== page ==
Massachusetts Institute of Technology Spectroscopy Home   search

Seminar on
Modern Optics and Spectroscopy

Andrei Tokmakoff, MIT

The fluctuations and switching of hydrogen bonds in water

April 10, 2007

12:00 noon - 1:00 p.m. Grier Room 34-401


Ultrafast infrared spectroscopy of the OH stretching vibration of HOD in D2O can be used to resolve the structural rearrangements of water’s hydrogen bonding network. Infrared spectroscopy of the OH stretch is an ideal technique because of its sensitivity to hydrogen bonding configurations. Conceptually our experiments aim to correlate the OH stretch frequency with the hydrogen bonded environment and then watch the time dependence of this frequency in order to report on the exchange of hydrogen bonding structures. Our studies reveal the vibrations and hindered rotational fluctuations of individual hydrogen bonds in water prior to a reconfiguration of the many-body liquid structure on picosecond time scales. Additionally, two-dimensional infrared spectroscopy of this transition provides information on the mechanism of hydrogen bond rearrangements. Our experimental results indicate that hydrogen bond switching is a concerted process in which a ruptured hydrogen bond appears only fleetingly as a transition state along the hydrogen bond switching coordinate.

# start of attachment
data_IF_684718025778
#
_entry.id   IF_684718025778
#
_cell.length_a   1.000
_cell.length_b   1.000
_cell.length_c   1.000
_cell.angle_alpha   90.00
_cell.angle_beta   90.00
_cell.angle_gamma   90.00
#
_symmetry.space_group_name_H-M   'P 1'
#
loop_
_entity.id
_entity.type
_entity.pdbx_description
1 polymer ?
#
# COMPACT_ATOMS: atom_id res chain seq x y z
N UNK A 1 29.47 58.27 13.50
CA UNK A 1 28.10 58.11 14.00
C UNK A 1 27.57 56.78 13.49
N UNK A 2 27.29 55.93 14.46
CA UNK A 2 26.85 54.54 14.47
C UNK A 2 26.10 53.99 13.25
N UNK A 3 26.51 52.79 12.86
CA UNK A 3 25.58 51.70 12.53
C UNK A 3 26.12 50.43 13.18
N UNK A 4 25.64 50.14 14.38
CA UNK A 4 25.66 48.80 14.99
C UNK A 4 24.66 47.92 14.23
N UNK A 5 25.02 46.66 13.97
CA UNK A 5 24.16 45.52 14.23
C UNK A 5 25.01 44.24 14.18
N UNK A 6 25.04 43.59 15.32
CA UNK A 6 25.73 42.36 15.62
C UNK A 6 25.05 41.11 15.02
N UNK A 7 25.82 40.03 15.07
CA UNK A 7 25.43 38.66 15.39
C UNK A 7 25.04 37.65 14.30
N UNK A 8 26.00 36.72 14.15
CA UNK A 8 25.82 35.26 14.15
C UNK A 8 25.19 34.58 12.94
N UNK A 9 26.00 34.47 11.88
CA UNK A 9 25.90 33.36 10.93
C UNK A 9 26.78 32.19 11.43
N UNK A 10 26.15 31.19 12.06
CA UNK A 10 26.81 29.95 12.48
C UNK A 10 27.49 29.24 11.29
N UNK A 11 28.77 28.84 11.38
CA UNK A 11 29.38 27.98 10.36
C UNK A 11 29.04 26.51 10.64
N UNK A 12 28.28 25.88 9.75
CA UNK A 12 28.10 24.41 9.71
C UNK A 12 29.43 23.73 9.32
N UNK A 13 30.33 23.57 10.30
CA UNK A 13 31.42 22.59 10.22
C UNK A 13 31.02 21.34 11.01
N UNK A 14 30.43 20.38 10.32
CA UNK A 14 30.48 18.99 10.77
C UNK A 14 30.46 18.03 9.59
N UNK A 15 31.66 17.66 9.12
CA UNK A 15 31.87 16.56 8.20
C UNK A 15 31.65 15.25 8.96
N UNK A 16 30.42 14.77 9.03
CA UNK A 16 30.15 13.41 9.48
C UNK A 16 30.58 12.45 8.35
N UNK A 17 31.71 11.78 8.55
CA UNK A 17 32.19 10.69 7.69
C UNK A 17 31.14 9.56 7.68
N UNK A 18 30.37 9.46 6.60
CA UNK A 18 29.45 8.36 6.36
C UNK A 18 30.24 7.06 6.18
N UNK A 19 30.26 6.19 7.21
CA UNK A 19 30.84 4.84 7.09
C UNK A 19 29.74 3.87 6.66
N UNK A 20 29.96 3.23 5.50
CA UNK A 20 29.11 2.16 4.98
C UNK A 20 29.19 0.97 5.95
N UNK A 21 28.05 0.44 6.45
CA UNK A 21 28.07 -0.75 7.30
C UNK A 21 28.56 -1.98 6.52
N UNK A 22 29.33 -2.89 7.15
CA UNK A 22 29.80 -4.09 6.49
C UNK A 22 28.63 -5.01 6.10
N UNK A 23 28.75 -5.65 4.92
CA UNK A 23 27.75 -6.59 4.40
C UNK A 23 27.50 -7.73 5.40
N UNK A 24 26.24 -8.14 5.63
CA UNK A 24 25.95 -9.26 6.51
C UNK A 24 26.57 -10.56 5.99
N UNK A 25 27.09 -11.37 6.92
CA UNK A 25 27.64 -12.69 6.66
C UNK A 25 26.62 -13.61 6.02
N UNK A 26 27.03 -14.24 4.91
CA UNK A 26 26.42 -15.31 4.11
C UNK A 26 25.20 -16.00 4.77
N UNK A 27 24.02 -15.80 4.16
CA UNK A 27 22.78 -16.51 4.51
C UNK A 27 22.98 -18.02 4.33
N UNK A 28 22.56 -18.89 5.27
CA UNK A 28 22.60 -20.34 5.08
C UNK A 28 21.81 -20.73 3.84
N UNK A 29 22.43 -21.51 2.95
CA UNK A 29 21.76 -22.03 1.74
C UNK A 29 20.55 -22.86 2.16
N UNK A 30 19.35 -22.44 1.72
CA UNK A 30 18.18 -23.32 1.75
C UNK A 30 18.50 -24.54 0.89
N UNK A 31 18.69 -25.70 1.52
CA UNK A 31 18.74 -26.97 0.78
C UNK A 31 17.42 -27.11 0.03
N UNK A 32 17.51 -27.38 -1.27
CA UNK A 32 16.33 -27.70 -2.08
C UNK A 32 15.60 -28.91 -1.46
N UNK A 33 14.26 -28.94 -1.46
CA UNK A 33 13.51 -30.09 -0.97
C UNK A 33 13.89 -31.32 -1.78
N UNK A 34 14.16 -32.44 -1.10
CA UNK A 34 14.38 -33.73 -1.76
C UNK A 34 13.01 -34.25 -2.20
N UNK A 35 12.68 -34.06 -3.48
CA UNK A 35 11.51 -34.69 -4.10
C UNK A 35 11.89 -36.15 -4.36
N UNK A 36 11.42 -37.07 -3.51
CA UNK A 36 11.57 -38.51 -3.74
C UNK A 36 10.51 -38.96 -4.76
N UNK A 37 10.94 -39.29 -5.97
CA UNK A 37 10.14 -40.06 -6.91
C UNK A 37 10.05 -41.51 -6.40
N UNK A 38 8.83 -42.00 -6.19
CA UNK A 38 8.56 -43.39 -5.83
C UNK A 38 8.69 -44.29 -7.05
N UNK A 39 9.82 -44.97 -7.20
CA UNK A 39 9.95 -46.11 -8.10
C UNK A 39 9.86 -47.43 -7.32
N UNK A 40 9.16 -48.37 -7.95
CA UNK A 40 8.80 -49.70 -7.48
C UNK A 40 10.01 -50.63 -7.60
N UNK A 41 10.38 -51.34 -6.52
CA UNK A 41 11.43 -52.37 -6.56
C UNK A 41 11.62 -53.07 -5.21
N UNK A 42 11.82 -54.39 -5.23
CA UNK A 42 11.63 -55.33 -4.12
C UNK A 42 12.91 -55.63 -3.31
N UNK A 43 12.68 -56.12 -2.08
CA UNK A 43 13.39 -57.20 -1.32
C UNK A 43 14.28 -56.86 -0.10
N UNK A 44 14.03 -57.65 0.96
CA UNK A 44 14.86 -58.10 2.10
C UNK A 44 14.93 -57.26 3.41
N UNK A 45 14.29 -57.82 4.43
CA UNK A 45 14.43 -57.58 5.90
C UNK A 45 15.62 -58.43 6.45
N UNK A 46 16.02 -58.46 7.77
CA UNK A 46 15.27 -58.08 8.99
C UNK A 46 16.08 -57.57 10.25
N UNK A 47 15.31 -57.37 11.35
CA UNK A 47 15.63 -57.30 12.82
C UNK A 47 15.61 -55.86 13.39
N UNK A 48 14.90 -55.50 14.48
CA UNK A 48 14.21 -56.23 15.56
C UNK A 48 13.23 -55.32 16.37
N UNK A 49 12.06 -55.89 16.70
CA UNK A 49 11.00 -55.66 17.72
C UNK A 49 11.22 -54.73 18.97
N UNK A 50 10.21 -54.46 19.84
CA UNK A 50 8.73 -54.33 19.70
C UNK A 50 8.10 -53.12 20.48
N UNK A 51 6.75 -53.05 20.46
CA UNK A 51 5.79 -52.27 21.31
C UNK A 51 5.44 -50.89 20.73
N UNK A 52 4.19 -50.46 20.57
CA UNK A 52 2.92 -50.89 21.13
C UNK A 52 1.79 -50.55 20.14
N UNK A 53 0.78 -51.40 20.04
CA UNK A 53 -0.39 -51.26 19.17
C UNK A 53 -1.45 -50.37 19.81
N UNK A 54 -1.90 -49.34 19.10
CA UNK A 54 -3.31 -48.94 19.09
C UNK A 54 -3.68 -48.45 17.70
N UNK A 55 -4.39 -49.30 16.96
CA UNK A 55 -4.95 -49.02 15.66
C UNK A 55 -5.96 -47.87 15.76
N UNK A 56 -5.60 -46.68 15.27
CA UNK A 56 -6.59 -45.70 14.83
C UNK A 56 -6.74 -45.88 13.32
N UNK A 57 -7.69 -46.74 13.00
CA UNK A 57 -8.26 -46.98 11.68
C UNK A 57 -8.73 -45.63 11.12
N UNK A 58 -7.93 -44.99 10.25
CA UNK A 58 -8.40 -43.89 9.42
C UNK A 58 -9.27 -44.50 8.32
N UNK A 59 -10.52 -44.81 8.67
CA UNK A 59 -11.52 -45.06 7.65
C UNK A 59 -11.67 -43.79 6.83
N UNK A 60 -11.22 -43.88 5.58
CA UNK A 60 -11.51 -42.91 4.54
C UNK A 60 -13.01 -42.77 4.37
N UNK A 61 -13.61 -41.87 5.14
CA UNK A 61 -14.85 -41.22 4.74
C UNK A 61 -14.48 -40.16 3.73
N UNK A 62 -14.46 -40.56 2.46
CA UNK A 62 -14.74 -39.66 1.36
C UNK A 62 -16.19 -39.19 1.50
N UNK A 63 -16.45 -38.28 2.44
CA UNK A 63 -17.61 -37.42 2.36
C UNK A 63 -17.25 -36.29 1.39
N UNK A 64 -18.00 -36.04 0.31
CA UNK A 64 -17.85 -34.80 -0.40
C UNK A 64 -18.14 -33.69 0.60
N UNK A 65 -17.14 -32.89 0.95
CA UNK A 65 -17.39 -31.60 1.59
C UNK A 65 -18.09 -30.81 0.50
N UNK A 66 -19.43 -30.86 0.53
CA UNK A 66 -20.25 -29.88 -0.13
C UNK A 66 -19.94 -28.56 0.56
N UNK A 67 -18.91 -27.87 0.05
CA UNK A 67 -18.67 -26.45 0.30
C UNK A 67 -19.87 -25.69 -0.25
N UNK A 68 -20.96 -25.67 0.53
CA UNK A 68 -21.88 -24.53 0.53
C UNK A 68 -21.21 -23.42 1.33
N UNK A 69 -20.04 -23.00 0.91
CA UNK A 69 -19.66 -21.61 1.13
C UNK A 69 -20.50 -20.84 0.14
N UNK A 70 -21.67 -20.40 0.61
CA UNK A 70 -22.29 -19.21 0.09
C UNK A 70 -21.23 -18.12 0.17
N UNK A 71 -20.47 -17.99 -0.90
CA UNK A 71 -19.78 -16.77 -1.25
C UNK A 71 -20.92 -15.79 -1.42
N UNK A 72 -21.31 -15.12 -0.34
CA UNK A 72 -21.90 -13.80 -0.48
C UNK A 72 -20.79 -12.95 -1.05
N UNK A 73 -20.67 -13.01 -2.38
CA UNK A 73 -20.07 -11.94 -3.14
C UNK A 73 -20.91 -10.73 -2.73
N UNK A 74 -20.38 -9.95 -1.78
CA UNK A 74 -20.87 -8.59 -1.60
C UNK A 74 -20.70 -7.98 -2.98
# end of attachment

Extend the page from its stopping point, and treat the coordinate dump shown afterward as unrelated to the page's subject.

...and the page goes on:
TUESDAYS, 12:00-1:00, GRIER ROOM (34-401)
Refreshments served following the seminar

If you wish to be added to our email distribution list, please visit our information page and follow the instructions.

Co-sponsored by the George R. Harrison Spectroscopy Laboratory,
the Department of Electrical Engineering and Computer Science and
the School of Science, Massachusetts Institute of Technology.